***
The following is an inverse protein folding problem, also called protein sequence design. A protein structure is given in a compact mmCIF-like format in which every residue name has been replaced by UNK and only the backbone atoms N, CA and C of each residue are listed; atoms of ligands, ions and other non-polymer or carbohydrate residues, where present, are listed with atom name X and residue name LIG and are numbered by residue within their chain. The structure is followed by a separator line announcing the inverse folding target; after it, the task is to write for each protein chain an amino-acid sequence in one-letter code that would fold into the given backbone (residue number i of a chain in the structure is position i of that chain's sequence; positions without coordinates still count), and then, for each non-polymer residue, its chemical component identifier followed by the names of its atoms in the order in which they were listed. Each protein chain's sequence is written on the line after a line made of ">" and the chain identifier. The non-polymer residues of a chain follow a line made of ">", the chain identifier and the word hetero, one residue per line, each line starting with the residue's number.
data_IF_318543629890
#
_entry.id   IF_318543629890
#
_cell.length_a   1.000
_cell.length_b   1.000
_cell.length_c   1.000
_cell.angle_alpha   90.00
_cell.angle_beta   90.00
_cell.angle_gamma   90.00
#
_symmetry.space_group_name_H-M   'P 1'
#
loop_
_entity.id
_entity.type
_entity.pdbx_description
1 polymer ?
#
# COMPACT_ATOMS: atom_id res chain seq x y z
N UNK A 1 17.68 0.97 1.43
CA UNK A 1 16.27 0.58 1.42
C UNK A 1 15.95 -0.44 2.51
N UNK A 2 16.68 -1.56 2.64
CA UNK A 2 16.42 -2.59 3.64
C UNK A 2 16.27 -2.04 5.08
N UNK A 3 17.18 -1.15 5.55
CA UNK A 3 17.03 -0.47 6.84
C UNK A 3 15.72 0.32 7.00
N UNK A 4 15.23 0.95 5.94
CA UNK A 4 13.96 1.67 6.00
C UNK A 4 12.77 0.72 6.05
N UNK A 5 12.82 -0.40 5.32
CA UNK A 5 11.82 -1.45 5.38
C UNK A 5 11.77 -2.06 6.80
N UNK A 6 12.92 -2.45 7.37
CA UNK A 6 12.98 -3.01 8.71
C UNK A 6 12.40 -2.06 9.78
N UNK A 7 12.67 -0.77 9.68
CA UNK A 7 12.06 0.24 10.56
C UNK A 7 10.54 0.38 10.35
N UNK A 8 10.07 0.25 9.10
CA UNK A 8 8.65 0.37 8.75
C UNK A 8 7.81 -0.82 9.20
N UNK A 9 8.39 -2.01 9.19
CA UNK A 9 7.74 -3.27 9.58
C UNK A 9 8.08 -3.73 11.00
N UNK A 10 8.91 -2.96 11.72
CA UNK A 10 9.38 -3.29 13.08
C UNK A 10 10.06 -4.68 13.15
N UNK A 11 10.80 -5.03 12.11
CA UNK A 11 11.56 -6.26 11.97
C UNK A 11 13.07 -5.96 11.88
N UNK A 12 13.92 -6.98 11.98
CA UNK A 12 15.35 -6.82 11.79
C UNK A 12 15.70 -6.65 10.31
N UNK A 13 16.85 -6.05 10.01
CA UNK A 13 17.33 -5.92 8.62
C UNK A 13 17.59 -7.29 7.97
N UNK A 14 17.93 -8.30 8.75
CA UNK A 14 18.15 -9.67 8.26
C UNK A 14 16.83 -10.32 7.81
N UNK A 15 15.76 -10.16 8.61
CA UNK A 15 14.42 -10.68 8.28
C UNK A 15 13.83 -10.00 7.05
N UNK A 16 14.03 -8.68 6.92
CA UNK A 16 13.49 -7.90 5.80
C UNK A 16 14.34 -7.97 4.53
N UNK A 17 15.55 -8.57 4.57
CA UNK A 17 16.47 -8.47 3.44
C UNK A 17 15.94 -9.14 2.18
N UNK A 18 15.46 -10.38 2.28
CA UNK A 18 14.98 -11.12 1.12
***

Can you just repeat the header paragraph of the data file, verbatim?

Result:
The following is an inverse protein folding problem, also called protein sequence design. A protein structure is given in a compact mmCIF-like format in which every residue name has been replaced by UNK and only the backbone atoms N, CA and C of each residue are listed; atoms of ligands, ions and other non-polymer or carbohydrate residues, where present, are listed with atom name X and residue name LIG and are numbered by residue within their chain. The structure is followed by a separator line announcing the inverse folding target; after it, the task is to write for each protein chain an amino-acid sequence in one-letter code that would fold into the given backbone (residue number i of a chain in the structure is position i of that chain's sequence; positions without coordinates still count), and then, for each non-polymer residue, its chemical component identifier followed by the names of its atoms in the order in which they were listed. Each protein chain's sequence is written on the line after a line made of ">" and the chain identifier. The non-polymer residues of a chain follow a line made of ">", the chain identifier and the word hetero, one residue per line, each line starting with the residue's number.